Continued event postponements, cancellations have creatives scraping by

As new COVID-19 cases continue to rise, the chances of in-person festivals, shows and art walks continue to decrease

In-person Phoenix and Tempe events continue to be canceled or postponed, and artists and organizers are struggling to plan for the unforeseeable future as new COVID-19 cases continue to rise at alarming rates.

Due to these extreme circumstances, many organizations have been forced to cancel events originally planned to take place in the spring and reschedule them for the fall months — some even postponing them until spring 2021 after cases rose again over the past month. 

For ASU Gammage, modified, in-person versions of their shows canceled in the spring haven’t been made possible yet.

In early 2019, Gammage released its show list for the 2019-20 Broadway season, which included “Once on This Island,” “Mean Girls” and “Come From Away” but was ultimately forced to cancel or postpone all of the remaining shows for the season and a few on the 2020-21 season. 

According to the ASU Gammage Recovery Fund website, which has raised $115,000 out of its $1 million goal, Gammage relies on its Broadway series to generate 80% of its funding.  

Theresa Dickerson, director of marketing and communications for the theater, said although Gammage has faced major financial losses since the start of the pandemic, she is hopeful they will return for in-person performances soon.  

“It has had tremendous implications for us, but it is a constant wait for when we can have shows return," Dickerson said. "We don’t want to lose momentum with our staff. We want to be ready to go the moment we can safely swing open our doors.”

Dickerson said Gammage released a digital connections series that includes everything from master classes to virtual performances and Facebook Live events with Broadway actors. 

READ MORE: ASU Gammage, Kerr keep performances alive digitally amid COVID-19

“Arts are important, and I think people realize that now more than ever,” she said. “There is a need to feel inspired and uplifted and the arts provide that.”

The Tempe Festival of the Arts, according to its website, usually holds events in March and December that include as many as 350 artists that line Mill Avenue and surrounding streets with booths.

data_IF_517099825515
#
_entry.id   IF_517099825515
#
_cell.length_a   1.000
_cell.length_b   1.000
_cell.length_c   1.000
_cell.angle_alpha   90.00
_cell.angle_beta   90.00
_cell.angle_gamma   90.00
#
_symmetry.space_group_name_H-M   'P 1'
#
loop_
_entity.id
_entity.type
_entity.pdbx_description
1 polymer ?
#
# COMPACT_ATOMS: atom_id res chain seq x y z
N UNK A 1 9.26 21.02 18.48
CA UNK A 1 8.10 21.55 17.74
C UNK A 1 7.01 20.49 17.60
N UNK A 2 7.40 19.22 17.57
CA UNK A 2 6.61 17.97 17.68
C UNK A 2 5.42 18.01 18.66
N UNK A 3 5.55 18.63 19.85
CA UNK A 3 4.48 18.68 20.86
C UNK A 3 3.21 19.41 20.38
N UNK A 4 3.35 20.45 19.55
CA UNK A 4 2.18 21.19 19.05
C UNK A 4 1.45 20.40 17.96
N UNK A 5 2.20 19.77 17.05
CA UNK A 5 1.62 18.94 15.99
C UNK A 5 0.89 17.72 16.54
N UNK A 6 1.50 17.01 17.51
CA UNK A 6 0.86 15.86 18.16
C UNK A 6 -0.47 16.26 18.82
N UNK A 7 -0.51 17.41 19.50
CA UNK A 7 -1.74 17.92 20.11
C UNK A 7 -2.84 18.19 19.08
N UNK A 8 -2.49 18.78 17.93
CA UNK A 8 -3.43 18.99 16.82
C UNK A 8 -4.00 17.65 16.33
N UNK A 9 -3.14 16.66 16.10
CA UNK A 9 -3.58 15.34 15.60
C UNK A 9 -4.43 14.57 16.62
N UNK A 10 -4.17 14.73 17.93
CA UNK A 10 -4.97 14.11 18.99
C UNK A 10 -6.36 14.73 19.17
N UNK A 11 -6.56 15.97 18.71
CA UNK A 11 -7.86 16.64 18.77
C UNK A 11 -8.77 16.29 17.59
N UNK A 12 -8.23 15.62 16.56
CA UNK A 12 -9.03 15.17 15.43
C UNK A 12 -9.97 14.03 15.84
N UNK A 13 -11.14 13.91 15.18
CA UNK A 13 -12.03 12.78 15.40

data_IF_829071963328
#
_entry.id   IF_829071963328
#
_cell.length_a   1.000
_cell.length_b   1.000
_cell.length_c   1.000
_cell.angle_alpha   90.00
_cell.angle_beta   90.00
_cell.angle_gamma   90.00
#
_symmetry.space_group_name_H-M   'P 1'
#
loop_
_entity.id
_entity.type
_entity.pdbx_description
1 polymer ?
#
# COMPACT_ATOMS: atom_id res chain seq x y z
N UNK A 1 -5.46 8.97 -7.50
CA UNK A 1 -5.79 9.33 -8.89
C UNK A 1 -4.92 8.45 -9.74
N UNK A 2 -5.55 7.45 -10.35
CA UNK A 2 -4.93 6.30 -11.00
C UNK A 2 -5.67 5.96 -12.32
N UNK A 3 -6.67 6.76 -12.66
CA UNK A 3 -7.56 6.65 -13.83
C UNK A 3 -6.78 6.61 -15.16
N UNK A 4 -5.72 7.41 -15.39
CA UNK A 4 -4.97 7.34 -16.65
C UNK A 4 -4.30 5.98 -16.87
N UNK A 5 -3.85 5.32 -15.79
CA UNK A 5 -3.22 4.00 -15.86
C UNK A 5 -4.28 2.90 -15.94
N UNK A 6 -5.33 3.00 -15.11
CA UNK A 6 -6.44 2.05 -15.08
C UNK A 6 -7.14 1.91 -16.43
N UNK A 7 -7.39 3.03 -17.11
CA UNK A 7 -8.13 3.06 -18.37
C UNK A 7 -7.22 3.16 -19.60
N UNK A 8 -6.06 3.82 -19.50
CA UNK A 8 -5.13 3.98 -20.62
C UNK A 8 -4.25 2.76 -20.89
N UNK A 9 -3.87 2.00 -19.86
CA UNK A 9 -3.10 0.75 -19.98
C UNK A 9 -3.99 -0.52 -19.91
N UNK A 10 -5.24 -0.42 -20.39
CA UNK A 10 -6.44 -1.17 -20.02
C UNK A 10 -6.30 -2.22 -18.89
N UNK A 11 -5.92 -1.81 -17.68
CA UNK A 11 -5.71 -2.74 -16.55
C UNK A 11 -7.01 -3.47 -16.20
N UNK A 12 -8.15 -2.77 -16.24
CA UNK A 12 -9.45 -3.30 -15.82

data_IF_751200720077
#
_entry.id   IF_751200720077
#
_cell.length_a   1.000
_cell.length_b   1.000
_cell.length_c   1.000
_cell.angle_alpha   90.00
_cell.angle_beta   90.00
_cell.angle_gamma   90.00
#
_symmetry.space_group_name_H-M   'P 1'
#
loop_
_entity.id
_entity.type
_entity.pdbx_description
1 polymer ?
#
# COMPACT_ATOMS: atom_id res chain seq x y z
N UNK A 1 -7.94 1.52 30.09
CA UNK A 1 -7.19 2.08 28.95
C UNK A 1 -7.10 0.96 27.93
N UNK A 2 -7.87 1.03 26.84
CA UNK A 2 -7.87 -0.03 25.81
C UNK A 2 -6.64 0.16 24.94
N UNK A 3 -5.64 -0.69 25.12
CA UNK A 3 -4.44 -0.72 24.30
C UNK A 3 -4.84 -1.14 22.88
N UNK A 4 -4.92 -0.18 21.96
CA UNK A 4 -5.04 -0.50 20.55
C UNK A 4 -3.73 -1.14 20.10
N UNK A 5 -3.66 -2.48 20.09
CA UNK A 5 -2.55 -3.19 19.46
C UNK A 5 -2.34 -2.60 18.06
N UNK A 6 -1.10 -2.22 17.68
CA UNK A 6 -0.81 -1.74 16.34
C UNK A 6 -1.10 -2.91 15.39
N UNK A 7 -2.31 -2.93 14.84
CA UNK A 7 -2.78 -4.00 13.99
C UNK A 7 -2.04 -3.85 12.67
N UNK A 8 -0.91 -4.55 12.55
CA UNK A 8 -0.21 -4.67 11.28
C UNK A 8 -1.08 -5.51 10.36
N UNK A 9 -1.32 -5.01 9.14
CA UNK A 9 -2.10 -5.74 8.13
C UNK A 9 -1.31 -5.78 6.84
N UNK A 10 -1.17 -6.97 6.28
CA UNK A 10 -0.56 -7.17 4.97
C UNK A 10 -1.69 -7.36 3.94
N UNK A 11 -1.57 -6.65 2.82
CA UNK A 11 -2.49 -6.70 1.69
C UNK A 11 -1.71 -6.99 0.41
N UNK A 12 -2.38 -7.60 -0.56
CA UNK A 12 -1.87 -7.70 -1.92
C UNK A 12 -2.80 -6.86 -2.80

At the start of the pandemic, the festival's organizers decided to cancel its spring event, which would have marked the organization’s 43rd year in a row producing a spring art show. 

Tessa Nicole, an oil painter who has participated in the festival for the past three years, said the cancellation left a hole in the Tempe art community.

“We get to interact with people, which is the biggest part of being an artist,” Nicole said. “You want to share a part of your soul with the people buying your work, so having (the event) being taken away has been a little difficult in the emotional area of art.”

However, the Tempe Festival of the Arts is producing a modified version of its fall arts event this year, which will take place from Dec. 4 through 6. 

Changes to the fall event will include socially distanced booths but will still provide a variety of food and artwork spread across the 10 block footprint, according to a press release from Downtown Tempe Authority.


Participants march at the annual Pride Parade on Sunday, April 12, 2015, in downtown Phoenix. 

The LGBTQ+ community has looked to the Phoenix Pride Parade and Festival for an event of connections and acceptance in years past, but the event has now been rescheduled twice due to coronavirus concerns.

Phoenix Pride, originally scheduled earlier this year for April 4 and 5, was postponed to Nov. 7 and 8, and recently was rescheduled again for April 10 and 11, 2021. 

According to Phoenix Pride’s website, this year’s spring festival would have marked the organization’s 40th year holding the event. 

The upcoming event in 2021 plans to feature 17 stage performers, including the Neon Trees and drag queen Jessica Wild, as well as an arts expo and food vendors.

Jeremy Helfgot, the spokesperson for Phoenix Pride, said the festival represents much more than a fun-filled weekend for the LGTBQ+ community.

“That couple of days every year of the pride festival is what they live for," Helfgot said. "It’s that one weekend when you can really be yourself. There’s a lot more to it in weight than just rescheduling a run-of-the-mill festival.”


Reach the reporter at kkwilso5@asu.edu and follow @kaceywilson_ on Twitter. 

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